I agreed to give a Jewish response to the following paper by the Harvard historian Professor Kevin Madigan at a recent conference. The papers have just been published. Madigan spoke as a historian and I spoke about memory. For those interested in the topic, the papers provide a full bibliography in the footnotes.
Kevin Madigan, Has the Papacy ‘Owned’ Vatican Guilt for the Church’s Role in the Holocaust?
Alan Brill, Does the Church ‘Get’ the Holocaust? A Response to Kevin Madigan
Here are my conclusions. If you want more information then see the original papers or if you want to enter the discussion, then please read the original papers first.
A few concluding observations
(1) There is a sincere attempt by the Vatican for reconciliation, and reconciliation is indeed the goal.
(2) There is also a sincere attempt by the Vatican for moral reckoning of antisemitism; however, they also have other forefront concerns, including the pastoral, liturgical, and doctrinal life of the Church.
(3) I completely agree with Professor Madigan’s conclusions to the question about historic reckoning. Nevertheless, issues should not be conceptualized only in the present.
(4) However, the understanding of Jewish Holocaust memory is intermittent. Most of the time the Holocaust is understood as a Jewish tragedy, though Vatican speeches may not reveal this understanding. When going to a Holocaust memorial to show respect to the Jewish people while
accompanied by a group of Jews, Church representatives need to understand that the Holocaust is not the “30 million people killed by the fascists” nor is it a “universal problem of inhumanity and evil in the world.” For Jews, it is a war against six million Jews as Jews, with the Jews singled out for extermination. At a minimum this is demanded by diplomacy and propriety; at best it requires empathy for Jewish memory. There is a noticeable lack of a personal empathy and empathetic regret.
(5) Is there an understanding by the Church of the Jewish sense of the Tremendum? Do they “get” the Jewish silence, bereft of theological answers? Do they “get” the rupturing of Jewish faith, leaving a sense of Jewish brokenness? The answer is no. Few Jews evoke the eternal
covenants as a comfort
(6) Finally, current Church statements made in light of the Holocaust, are not addressing the past 2000 years of Christian anti-Judaism. Fr. Edward Flannery’s observation in the Introduction to his book The Anguish of the Jews” still holds true: Christians have torn from their history
books the pages that Jews have memorized.
From one of the sections that I was particularly interested in:
Pope Benedict conceptualizes the Holocaust using the critical theory of the Frankfort School, especially that of Theodore Adorno and Jürgen Habermas… He speaks to the Historikerstreit, occuring in the 1980s which debated the role of the Holocaust in history. He sides with Adorno and Habermas against Nolte and Fest. But this discussion does not in any way respond to Jewish memory.
Neither does his discussion of the Holocaust in Spe Salvi (In Hope We Are Saved) which asserts that the horrible injustices of history should not have the final word. There must finally be true justice. But that, in the words the Pope quotes from Adorno, would require a world “where not only present suffering would be wiped out, but also that which is irrevocably past would be undone.” This would mean the resurrection of the dead (no. 42). God now reveals his true face in the figure of the sufferer who shares man’s God-forsaken condition by taking it upon himself. This innocent sufferer has attained the certitude of hope: there is a God, and God can create justice in a way that we cannot conceive, yet we can begin to grasp it through faith. Yes, there is a resurrection of the flesh. (42-43)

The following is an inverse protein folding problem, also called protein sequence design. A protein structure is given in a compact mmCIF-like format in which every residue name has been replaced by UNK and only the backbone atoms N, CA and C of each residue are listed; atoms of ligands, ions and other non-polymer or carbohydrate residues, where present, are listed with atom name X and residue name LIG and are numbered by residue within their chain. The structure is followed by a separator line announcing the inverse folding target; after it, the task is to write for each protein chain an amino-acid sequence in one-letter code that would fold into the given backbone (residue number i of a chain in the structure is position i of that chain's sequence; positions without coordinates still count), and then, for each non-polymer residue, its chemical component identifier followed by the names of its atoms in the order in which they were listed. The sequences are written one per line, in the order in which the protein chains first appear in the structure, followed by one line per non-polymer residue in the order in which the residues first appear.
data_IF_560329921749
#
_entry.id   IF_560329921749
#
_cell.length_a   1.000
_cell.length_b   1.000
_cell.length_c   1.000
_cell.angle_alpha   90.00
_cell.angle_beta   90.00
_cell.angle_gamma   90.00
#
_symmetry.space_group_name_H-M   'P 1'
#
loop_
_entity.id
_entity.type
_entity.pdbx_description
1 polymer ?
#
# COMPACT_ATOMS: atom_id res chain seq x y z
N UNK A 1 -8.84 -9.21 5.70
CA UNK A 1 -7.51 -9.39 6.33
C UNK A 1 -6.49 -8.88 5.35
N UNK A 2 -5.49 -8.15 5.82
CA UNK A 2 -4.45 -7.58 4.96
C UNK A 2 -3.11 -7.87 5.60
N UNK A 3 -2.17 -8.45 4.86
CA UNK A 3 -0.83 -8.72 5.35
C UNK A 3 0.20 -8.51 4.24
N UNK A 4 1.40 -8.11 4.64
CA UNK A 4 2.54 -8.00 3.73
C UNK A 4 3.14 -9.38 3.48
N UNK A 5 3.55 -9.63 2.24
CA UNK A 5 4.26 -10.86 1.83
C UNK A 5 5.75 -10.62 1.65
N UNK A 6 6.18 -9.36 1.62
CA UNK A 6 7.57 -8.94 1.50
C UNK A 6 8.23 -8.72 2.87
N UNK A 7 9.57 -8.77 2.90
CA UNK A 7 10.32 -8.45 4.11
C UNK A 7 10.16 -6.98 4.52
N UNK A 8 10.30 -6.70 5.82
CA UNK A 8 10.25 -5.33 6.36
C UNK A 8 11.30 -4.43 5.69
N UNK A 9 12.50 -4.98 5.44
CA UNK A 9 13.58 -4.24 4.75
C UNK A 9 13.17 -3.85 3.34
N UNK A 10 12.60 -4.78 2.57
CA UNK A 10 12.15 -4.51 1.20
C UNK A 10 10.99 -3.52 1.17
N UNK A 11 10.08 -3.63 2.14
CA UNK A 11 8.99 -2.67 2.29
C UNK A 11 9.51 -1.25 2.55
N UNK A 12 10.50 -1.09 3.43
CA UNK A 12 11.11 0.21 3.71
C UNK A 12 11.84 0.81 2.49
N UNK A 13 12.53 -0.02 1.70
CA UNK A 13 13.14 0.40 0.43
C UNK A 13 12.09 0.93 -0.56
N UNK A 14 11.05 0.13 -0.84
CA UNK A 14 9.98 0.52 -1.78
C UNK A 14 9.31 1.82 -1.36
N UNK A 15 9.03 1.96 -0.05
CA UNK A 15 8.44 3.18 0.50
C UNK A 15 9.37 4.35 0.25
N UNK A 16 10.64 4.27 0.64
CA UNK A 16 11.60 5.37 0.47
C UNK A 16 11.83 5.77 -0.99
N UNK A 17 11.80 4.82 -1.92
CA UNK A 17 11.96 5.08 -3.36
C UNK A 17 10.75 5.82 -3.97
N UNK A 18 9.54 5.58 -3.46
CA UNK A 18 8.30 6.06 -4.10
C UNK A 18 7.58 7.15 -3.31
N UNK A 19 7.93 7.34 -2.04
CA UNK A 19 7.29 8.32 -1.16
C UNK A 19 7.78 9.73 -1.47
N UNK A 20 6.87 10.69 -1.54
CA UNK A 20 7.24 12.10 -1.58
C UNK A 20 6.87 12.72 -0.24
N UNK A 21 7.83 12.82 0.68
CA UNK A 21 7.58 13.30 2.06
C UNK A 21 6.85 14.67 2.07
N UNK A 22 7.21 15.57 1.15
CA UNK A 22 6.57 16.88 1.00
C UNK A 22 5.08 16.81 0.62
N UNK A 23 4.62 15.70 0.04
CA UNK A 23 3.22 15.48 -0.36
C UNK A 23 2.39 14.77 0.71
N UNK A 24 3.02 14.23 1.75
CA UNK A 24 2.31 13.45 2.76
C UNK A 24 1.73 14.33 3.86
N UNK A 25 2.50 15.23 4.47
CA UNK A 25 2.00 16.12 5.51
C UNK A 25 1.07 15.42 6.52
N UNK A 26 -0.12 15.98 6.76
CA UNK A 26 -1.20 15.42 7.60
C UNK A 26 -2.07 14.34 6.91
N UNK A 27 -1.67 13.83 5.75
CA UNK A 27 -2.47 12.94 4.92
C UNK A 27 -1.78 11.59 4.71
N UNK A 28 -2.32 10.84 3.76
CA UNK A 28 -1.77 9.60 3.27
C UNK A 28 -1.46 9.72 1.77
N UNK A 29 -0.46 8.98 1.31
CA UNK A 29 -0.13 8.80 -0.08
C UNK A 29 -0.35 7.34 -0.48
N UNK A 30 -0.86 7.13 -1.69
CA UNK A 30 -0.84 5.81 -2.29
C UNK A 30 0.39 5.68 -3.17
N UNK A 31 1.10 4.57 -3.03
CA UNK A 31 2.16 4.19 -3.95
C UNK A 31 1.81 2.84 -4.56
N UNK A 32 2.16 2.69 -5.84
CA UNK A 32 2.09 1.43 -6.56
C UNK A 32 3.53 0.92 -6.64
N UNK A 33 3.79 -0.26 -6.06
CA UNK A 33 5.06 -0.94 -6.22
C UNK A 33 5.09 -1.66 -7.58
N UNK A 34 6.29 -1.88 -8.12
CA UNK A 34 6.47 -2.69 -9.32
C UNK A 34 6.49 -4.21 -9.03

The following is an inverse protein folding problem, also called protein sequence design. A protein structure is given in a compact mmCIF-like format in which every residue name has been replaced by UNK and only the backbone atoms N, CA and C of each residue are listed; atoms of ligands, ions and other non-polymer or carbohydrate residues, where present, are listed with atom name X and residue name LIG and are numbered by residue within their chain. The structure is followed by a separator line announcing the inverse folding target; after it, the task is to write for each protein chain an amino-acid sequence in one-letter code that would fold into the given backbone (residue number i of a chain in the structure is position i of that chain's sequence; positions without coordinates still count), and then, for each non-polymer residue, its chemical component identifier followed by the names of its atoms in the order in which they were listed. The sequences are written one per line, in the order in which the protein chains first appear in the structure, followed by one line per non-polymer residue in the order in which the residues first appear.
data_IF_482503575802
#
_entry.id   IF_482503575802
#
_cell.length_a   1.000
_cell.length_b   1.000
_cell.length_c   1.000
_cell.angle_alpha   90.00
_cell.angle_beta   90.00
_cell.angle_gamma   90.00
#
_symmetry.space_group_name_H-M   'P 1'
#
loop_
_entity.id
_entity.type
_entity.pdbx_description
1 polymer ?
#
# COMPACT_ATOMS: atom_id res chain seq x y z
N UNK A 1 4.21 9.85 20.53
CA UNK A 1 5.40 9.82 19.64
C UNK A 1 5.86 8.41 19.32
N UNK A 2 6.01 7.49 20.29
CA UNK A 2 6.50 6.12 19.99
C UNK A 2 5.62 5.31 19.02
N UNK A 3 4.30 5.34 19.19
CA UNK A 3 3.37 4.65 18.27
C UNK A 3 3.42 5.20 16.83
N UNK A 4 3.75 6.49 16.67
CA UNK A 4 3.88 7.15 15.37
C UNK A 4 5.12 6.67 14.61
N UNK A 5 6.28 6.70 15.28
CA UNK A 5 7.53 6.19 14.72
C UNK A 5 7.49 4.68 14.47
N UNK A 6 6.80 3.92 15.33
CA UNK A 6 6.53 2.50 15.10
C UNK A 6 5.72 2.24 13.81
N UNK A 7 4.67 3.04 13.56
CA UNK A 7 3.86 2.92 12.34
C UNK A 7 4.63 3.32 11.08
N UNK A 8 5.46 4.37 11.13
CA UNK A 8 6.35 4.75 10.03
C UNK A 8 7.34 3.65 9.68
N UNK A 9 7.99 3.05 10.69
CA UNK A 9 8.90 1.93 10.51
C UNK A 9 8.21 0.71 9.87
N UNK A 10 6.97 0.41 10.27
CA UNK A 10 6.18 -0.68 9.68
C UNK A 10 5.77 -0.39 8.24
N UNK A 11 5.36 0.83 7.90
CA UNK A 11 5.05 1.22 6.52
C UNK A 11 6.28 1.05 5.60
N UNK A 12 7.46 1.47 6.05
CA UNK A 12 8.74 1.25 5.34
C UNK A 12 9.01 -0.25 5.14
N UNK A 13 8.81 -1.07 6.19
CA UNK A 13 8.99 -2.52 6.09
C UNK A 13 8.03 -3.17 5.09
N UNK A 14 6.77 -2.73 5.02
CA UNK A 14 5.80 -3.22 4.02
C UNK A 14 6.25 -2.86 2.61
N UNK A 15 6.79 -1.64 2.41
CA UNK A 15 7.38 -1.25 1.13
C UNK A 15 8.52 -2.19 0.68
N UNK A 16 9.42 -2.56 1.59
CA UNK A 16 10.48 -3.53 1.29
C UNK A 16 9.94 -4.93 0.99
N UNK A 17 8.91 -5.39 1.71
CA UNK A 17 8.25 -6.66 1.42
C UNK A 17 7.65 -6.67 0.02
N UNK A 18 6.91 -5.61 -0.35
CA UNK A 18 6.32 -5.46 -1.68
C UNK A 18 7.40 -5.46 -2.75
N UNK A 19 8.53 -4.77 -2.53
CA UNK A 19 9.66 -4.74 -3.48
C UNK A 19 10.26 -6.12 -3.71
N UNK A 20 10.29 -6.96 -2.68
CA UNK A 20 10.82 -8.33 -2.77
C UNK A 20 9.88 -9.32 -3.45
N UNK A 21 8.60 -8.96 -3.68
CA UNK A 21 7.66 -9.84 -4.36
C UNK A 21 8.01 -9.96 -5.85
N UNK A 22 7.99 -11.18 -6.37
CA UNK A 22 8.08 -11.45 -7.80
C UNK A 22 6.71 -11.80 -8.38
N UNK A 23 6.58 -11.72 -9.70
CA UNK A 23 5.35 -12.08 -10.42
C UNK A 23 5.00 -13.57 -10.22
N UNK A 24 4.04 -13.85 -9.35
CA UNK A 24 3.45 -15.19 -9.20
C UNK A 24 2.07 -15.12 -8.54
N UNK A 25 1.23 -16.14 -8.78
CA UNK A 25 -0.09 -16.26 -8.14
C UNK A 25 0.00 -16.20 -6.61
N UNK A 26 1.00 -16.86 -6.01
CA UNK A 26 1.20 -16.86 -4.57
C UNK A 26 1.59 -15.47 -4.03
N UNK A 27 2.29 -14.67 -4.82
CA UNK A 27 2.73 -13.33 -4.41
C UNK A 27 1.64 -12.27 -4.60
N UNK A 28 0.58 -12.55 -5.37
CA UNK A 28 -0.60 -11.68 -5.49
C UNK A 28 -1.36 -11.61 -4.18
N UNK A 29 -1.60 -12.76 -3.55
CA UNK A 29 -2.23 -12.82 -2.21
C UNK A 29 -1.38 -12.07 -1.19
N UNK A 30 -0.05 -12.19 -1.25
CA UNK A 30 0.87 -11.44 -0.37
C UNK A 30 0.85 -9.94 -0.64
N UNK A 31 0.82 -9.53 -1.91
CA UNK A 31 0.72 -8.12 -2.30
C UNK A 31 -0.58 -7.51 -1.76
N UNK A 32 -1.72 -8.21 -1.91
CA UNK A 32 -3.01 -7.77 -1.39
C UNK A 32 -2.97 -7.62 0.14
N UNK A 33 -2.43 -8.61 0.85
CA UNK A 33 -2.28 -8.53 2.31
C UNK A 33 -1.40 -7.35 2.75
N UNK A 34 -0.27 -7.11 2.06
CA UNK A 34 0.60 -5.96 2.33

In Benedict’s theological works on the Christian meaning of modernity, especially as typified by the Holocaust, his goal is to provide salvific hope before a rampant loss of values. Jewish memory of the Holocaust is not addressed. When Pope Benedict considers the theological
issues of the Holocaust he thinks of Adorno’s question and the pastoral answer of crucifixion and resurrection. He does not think of recent Jewish Holocaust theologians. In this, Pope Benedict is similar to many Orthodox Jewish theologians, who are not interested in historicity or Holocaust theology, and are more concerned with either the eternal values of the halakhah or the pastoral need to spread Judaism. They hear a commanding voice from Sinai and Zion and not from Auschwitz. Thus, it would be unfair to ask Benedict to adopt specific positions in Holocaust theology or to place the Jewish-Christian relationship at the center of his theology. He is a pastoral leader for Catholics, and he has a vision for their doctrinal, liturgical, and institutional needs. It is fair, however, to expect him to address the specific Jewish memory of the Holocaust when he is speaking to a Jewish audience at a Jewish sponsored event, such as at Yad Vashem.
If you have never read the Studies in Jewish Christian relations before, especially since it does not show up in google search, here is the first issue from 4 years ago, which is a good place to start.